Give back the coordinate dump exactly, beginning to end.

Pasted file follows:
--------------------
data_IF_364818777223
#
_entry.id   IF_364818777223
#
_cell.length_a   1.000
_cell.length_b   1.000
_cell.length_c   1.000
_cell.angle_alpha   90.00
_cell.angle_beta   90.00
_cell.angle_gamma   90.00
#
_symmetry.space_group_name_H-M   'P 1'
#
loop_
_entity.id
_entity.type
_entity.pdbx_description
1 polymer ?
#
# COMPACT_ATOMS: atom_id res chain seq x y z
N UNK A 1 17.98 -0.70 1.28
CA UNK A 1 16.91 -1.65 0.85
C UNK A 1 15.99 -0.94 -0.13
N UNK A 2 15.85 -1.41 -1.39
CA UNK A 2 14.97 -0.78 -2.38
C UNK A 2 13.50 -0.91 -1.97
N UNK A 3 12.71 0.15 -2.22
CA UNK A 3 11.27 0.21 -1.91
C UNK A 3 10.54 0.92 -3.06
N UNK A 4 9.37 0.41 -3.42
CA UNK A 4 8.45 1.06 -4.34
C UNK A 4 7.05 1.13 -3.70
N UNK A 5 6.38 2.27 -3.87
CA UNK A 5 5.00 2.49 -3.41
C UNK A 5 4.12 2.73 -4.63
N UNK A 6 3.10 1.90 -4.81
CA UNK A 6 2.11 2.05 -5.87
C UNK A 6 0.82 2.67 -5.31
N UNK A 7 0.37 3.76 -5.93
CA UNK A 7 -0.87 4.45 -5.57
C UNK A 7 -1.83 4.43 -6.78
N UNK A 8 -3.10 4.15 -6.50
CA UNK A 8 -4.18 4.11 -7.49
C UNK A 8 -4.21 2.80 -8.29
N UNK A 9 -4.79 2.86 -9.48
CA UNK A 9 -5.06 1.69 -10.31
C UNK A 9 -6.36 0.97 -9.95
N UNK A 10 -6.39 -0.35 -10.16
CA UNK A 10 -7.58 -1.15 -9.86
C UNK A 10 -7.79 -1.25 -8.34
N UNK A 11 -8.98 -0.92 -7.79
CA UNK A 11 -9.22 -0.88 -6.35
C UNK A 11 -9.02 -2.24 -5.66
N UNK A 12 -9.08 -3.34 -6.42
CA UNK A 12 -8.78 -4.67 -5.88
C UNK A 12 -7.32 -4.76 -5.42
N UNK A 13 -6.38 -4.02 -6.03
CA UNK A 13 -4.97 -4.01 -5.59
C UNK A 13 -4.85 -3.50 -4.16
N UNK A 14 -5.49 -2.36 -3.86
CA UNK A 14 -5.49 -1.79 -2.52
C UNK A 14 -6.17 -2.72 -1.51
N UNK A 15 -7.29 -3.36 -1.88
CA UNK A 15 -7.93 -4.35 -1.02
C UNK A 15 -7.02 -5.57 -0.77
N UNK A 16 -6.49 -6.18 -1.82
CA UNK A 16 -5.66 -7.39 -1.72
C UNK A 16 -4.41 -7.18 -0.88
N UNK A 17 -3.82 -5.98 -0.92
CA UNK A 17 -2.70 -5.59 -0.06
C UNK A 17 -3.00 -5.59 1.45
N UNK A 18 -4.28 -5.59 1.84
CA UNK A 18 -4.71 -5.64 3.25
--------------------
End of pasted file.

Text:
data_IF_364818777223
#
_entry.id   IF_364818777223
#
_cell.length_a   1.000
_cell.length_b   1.000
_cell.length_c   1.000
_cell.angle_alpha   90.00
_cell.angle_beta   90.00
_cell.angle_gamma   90.00
#
_symmetry.space_group_name_H-M   'P 1'
#
loop_
_entity.id
_entity.type
_entity.pdbx_description
1 polymer ?
#
# COMPACT_ATOMS: atom_id res chain seq x y z
N UNK A 1 17.98 -0.70 1.28
CA UNK A 1 16.91 -1.65 0.85
C UNK A 1 15.99 -0.94 -0.13
N UNK A 2 15.85 -1.41 -1.39
CA UNK A 2 14.97 -0.78 -2.38
C UNK A 2 13.50 -0.91 -1.97
N UNK A 3 12.71 0.15 -2.22
CA UNK A 3 11.27 0.21 -1.91
C UNK A 3 10.54 0.92 -3.06
N UNK A 4 9.37 0.41 -3.42
CA UNK A 4 8.45 1.06 -4.34
C UNK A 4 7.05 1.13 -3.70
N UNK A 5 6.38 2.27 -3.87
CA UNK A 5 5.00 2.49 -3.41
C UNK A 5 4.12 2.73 -4.63
N UNK A 6 3.10 1.90 -4.81
CA UNK A 6 2.11 2.05 -5.87
C UNK A 6 0.82 2.67 -5.31
N UNK A 7 0.37 3.76 -5.93
CA UNK A 7 -0.87 4.45 -5.57
C UNK A 7 -1.83 4.43 -6.78
N UNK A 8 -3.10 4.15 -6.50
CA UNK A 8 -4.18 4.11 -7.49
C UNK A 8 -4.21 2.80 -8.29
N UNK A 9 -4.79 2.86 -9.48
CA UNK A 9 -5.06 1.69 -10.31
C UNK A 9 -6.36 0.97 -9.95
N UNK A 10 -6.39 -0.35 -10.16
CA UNK A 10 -7.58 -1.15 -9.86
C UNK A 10 -7.79 -1.25 -8.34
N UNK A 11 -8.98 -0.92 -7.79
CA UNK A 11 -9.22 -0.88 -6.35
C UNK A 11 -9.02 -2.24 -5.66
N UNK A 12 -9.08 -3.34 -6.42
CA UNK A 12 -8.78 -4.67 -5.88
C UNK A 12 -7.32 -4.76 -5.42
N UNK A 13 -6.38 -4.02 -6.03
CA UNK A 13 -4.97 -4.01 -5.59
C UNK A 13 -4.85 -3.50 -4.16
N UNK A 14 -5.49 -2.36 -3.86
CA UNK A 14 -5.49 -1.79 -2.52
C UNK A 14 -6.17 -2.72 -1.51
N UNK A 15 -7.29 -3.36 -1.88
CA UNK A 15 -7.93 -4.35 -1.02
C UNK A 15 -7.02 -5.57 -0.77
N UNK A 16 -6.49 -6.18 -1.82
CA UNK A 16 -5.66 -7.39 -1.72
C UNK A 16 -4.41 -7.18 -0.88
N UNK A 17 -3.82 -5.98 -0.92
CA UNK A 17 -2.70 -5.59 -0.06
C UNK A 17 -3.00 -5.59 1.45
N UNK A 18 -4.28 -5.59 1.84
CA UNK A 18 -4.71 -5.64 3.25